In step 725, the expected shelf life may be determined based on the current temperature of the product and the known ingredient(s) (and their known shelf life at certain temperatures). This can be done with a look-up table that includes temperature and a corresponding expected shelf-life for each product and/or ingredient. As can be appreciated, certain products that include a number of ingredients will be limited to a shelf-life controlled by the ingredient with the shortest shelf-life. Therefore, in an embodiment, the shelf-life of each product can be determined based on a single ingredient. However, because it is possible to use different ingredients to make similar products, it may be beneficial to allow the user to first select a product and then select several ingredients that are included in that particular product so that a more accurate estimation of shelf-life can be provided.

As can be appreciated, the expected shelf life is a prediction based on certain assumptions regarding the future storage temperatures. For example, chicken can be expected to have a particular shelf-life at a given temperature. While elevating the temperature of the chicken for a period of time may have an effect on the shelf life of the chicken, subsequently reducing the temperature can be expected to modify the shelf-life. Similarly, increasing the temperature of an item (placing a frozen item in a refrigerator, for example) typically reduces the shelf-life. Therefore, one possible method of determining the expected shelf-life is to assume the current temperature of the product is representative of the future temperature and will be maintained. Another possible method is to base the shelf-life on the current temperature and the expected future storage temperature(s) so as to get a more accurate estimate of the product's shelf-life. For example, a frozen product that was sitting in a refrigerator (as apposed to a freezer) and slowly thawing might be expected to have a longer shelf life then a similar product that was not previously frozen and was also sitting in the same refrigerator section. Thus, depending on the preference of the person providing the shelf-life, the initial and ending conditions can be adjusted to better match the actual real-world practices. In this way, more accurate estimation of expected shelf-life can be provided.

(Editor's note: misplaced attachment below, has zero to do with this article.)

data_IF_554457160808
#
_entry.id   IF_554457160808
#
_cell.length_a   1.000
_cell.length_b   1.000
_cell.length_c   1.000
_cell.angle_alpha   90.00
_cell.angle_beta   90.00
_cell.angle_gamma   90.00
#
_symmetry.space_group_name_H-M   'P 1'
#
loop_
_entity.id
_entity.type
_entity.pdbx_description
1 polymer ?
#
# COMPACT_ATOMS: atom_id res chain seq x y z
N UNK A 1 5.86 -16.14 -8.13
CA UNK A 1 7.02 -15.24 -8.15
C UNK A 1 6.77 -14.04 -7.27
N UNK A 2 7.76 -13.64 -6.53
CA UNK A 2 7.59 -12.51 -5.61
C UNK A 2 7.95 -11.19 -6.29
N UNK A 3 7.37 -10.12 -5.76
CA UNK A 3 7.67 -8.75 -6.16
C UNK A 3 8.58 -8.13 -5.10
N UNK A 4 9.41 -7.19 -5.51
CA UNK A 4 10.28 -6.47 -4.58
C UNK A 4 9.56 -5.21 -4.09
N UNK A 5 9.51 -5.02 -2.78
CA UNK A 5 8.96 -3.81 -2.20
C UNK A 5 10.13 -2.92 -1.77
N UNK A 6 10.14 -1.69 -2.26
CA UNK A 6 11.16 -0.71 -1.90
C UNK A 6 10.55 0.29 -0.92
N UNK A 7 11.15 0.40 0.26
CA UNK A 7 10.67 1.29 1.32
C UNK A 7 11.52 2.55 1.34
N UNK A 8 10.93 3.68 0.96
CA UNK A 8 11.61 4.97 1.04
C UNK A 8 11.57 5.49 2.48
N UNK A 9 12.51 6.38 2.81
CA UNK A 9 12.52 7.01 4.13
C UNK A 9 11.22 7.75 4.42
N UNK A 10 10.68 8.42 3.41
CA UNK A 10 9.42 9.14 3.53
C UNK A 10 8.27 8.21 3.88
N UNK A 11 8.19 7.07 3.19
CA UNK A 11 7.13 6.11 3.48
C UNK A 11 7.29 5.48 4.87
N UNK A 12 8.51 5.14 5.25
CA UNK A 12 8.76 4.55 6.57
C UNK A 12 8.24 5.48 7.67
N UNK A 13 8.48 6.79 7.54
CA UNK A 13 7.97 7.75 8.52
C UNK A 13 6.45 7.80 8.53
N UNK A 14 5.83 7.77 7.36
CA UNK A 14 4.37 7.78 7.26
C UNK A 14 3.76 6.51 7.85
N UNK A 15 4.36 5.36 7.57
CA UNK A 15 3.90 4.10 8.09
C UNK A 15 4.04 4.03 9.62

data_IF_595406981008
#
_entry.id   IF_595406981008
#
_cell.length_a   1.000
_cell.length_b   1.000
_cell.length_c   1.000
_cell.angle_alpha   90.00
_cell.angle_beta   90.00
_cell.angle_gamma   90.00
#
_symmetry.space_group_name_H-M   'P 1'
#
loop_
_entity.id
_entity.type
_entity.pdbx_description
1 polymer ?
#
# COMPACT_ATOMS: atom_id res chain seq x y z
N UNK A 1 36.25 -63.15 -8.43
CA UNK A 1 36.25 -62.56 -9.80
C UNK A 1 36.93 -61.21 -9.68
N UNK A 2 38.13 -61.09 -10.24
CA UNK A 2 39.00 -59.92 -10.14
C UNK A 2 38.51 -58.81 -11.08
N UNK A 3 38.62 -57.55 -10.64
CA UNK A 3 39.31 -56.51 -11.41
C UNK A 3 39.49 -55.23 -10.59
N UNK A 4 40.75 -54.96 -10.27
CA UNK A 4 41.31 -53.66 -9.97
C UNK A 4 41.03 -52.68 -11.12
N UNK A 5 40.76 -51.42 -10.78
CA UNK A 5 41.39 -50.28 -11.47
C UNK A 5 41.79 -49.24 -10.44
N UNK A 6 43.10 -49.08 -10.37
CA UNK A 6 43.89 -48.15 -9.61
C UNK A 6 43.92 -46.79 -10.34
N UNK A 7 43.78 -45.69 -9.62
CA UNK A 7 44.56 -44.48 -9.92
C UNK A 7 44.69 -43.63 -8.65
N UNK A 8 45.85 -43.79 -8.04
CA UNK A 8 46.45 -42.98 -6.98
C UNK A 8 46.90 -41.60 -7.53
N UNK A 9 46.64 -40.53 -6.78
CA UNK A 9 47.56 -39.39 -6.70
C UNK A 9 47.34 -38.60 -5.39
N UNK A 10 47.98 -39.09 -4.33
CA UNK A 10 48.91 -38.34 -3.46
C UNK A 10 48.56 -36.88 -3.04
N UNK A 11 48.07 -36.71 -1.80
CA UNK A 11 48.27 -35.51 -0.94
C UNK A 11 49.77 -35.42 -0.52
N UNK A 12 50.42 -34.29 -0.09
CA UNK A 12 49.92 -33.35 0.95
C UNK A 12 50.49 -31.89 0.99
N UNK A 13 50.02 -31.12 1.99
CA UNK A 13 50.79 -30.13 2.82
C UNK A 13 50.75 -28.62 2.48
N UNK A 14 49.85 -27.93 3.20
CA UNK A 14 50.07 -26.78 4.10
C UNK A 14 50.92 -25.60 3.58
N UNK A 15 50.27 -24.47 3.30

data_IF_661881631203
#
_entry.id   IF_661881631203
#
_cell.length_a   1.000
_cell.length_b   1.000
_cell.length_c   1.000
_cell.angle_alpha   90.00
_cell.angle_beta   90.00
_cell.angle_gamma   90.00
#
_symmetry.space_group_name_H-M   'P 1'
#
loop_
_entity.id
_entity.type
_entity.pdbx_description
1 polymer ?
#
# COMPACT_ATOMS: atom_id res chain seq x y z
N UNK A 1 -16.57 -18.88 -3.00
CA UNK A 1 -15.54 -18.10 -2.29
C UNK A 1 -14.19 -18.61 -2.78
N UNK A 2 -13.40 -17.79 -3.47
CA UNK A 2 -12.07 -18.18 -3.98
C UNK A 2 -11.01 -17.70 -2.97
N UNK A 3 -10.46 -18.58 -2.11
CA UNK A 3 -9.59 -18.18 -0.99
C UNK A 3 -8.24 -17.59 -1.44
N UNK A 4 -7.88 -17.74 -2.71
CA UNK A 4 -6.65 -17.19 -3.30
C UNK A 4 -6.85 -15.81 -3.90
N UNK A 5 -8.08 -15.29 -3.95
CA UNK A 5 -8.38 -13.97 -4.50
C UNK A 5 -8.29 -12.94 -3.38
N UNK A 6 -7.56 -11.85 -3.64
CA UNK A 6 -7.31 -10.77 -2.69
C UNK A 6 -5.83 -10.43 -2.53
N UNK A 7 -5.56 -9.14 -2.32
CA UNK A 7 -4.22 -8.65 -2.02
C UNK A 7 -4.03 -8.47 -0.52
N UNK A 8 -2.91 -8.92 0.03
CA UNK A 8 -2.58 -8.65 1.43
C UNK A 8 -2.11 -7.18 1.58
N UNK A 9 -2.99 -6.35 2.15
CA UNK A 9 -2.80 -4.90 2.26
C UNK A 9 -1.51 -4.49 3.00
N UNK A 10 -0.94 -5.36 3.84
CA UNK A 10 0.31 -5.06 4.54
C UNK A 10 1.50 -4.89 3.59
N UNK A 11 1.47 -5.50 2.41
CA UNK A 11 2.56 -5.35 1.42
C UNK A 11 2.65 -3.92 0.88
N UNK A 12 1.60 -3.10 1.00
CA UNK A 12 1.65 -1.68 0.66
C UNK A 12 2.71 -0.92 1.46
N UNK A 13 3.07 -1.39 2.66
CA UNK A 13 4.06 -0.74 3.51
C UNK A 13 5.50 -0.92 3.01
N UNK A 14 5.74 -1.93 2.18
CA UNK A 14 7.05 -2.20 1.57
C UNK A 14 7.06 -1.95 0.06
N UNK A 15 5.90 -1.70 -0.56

Of course, the method of estimating shelf-life may also vary according to the product. For example, products with potential safety considerations may use more conservative expected shelf-life estimation while products whose shelf-life are limited simply because the desirability of the product to the consumer is reduced over time may use a more precise shelf-life estimation. While an almost unlimited number of variations are possible, it may be useful to provide a safety-factor so as to ensure the use-by time or the sell-by time for each product always complies with health and safety guidelines as well as the quality guidelines of the product provider.